Pittsburgh is a city steeped in sports history. The Steel City’s sports teams—the Steelers (football), Pirates (baseball), and Penguins (hockey)—have international followings. Monuments and museums throughout the city celebrate Pittsburgh’s sports history. In the early twentieth century, Pittsburgh became a Mecca for Black baseball with two pathbreaking Negro Leagues teams, the Pittsburgh Crawfords and the Homestead Grays. Pittsburgh also is a city plagued by erasures and racial bias with regard to its commemorative landscapes. Once dubbed the “Mississippi of the North,” Pittsburgh has a long history of racial segregation and violence. That segregation extends to historiography and the historic sites preserved to tell the city’s story. The city’s sports history and erasure intersect in a vacant, two-acre lot in Pittsburgh’s Hill District.
The Hill District has ties to Black history dating to the early nineteenth century. An early wave of formerly enslaved people settled there before 1850, when the Fugitive Slave Act created a break in Black settlement in Pittsburgh. By the first decades of the twentieth century, the Hill had become a congested immigrant neighborhood filled with Southern Black migrants, Eastern European Jews, Italians, and migrants from the Levant. Despite notable efforts to preserve and rehabilitate a small number of sites associated with big names in Black history, much of the Hill’s Black history sites (and the city’s) have been destroyed by urban renewal, disinvestment, and gentrification. Because of playwright August Wilson’s body of work documenting twentieth-century life there and the widespread attention focused on the neighborhood’s history of displacement, Pittsburgh’s Hill District is one of the nation’s best known Black neighborhoods alongside New York’s Harlem, Chicago’s Bronzeville, and Atlanta’s Old Fourth Ward.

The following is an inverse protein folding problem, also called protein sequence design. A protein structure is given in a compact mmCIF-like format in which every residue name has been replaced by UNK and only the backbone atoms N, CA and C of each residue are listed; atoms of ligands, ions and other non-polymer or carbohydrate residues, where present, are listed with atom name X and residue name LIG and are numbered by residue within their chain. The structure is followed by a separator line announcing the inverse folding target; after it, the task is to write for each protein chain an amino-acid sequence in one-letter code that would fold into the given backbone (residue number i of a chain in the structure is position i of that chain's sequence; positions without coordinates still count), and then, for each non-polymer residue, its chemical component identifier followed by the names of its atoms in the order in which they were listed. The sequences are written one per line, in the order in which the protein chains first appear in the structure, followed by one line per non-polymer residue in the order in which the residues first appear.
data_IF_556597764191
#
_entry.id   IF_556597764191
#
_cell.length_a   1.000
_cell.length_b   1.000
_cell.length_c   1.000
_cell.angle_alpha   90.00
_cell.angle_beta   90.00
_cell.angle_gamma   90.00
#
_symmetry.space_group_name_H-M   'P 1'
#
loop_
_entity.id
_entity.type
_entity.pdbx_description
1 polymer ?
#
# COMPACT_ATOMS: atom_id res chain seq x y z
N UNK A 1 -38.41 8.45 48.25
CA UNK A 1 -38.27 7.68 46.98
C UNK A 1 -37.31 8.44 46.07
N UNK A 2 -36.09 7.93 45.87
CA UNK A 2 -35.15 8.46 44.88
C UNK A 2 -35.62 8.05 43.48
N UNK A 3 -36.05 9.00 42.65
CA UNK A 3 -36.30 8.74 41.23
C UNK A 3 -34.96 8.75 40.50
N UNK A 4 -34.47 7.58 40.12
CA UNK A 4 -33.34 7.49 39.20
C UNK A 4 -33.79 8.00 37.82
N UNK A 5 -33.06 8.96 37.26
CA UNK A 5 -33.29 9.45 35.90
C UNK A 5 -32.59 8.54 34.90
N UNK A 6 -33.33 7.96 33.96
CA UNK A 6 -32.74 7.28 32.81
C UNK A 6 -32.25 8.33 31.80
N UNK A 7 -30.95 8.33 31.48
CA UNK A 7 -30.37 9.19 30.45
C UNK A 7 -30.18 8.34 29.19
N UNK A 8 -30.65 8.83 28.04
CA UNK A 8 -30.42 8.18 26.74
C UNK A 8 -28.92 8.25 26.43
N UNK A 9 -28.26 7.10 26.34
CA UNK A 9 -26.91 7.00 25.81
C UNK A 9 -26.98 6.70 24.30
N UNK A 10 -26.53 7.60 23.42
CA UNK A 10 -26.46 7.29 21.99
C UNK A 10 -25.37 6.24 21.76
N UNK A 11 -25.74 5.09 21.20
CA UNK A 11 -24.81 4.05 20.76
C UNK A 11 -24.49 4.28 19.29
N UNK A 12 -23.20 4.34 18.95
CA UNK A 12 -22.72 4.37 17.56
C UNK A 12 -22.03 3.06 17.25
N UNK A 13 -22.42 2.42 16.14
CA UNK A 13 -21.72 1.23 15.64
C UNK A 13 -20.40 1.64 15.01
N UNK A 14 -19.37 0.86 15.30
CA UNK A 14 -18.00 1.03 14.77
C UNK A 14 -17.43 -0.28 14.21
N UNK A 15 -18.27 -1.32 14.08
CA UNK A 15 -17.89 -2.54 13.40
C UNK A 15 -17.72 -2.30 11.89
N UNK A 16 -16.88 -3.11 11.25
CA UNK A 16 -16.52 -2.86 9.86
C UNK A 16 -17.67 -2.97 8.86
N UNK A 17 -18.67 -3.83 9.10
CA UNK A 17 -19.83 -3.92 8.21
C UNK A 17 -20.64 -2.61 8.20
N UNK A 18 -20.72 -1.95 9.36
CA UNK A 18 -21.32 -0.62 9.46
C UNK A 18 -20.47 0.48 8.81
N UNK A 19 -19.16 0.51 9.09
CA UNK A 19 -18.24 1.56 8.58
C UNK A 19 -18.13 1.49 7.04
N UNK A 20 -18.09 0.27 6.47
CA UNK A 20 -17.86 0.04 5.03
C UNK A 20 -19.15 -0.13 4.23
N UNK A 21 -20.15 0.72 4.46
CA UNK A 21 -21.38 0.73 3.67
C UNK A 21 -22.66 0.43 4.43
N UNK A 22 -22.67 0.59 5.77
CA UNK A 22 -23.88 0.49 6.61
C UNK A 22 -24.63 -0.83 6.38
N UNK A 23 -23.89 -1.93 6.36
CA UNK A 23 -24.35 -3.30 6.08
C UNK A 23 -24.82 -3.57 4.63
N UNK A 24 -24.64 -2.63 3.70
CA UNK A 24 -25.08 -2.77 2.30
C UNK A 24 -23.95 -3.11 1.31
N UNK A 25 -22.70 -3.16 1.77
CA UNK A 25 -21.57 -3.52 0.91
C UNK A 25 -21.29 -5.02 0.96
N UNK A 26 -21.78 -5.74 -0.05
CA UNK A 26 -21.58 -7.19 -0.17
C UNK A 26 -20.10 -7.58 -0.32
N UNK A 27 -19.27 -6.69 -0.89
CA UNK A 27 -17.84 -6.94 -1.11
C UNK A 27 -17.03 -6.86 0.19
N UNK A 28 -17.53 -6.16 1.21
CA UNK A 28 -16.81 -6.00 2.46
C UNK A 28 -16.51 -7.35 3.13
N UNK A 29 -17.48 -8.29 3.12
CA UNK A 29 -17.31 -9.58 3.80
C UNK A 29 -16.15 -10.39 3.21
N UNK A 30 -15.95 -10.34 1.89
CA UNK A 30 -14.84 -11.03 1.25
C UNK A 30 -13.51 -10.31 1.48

Three Brothers from Barbados Build a Ballpark
In 1920 Alexander McDonald Williams rented two lots in Pittsburgh’s Hill District and set about building a professional sports stadium and entertainment venue. The Barbados native had owned a billiards hall in the basement of a theater at the intersection of Fullerton Street and Wylie Avenue. Dubbed the Crossroads of the World after World War II, for decades the intersection was a congested entertainment district with restaurants, nightclubs, and theaters as well as brothels, speakeasies, and gambling dens. “It was greater than Seventh and T [streets]” in Washington, DC, one visitor told a Pittsburgh Courier columnist in 1954. “What made this crossing so attractive was that it was surrounded with everything that any wild night-lifer wanted.”